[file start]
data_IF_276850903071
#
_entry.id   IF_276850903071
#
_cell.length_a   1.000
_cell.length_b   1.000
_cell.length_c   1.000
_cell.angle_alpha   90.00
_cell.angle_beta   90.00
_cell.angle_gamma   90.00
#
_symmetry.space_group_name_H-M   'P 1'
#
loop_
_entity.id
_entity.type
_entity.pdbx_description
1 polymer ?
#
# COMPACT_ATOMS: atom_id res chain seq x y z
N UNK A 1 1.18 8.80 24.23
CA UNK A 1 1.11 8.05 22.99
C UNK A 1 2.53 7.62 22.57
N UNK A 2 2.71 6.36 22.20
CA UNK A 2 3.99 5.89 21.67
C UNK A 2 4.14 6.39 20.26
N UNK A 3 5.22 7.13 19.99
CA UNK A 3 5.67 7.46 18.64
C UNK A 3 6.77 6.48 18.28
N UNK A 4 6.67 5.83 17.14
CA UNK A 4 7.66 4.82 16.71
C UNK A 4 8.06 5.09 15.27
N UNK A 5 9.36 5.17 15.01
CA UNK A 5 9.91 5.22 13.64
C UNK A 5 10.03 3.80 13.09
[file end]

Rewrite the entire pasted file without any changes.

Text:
data_IF_276850903071
#
_entry.id   IF_276850903071
#
_cell.length_a   1.000
_cell.length_b   1.000
_cell.length_c   1.000
_cell.angle_alpha   90.00
_cell.angle_beta   90.00
_cell.angle_gamma   90.00
#
_symmetry.space_group_name_H-M   'P 1'
#
loop_
_entity.id
_entity.type
_entity.pdbx_description
1 polymer ?
#
# COMPACT_ATOMS: atom_id res chain seq x y z
N UNK A 1 1.18 8.80 24.23
CA UNK A 1 1.11 8.05 22.99
C UNK A 1 2.53 7.62 22.57
N UNK A 2 2.71 6.36 22.20
CA UNK A 2 3.99 5.89 21.67
C UNK A 2 4.14 6.39 20.26
N UNK A 3 5.22 7.13 19.99
CA UNK A 3 5.67 7.46 18.64
C UNK A 3 6.77 6.48 18.28
N UNK A 4 6.67 5.83 17.14
CA UNK A 4 7.66 4.82 16.71
C UNK A 4 8.06 5.09 15.27
N UNK A 5 9.36 5.17 15.01
CA UNK A 5 9.91 5.22 13.64
C UNK A 5 10.03 3.80 13.09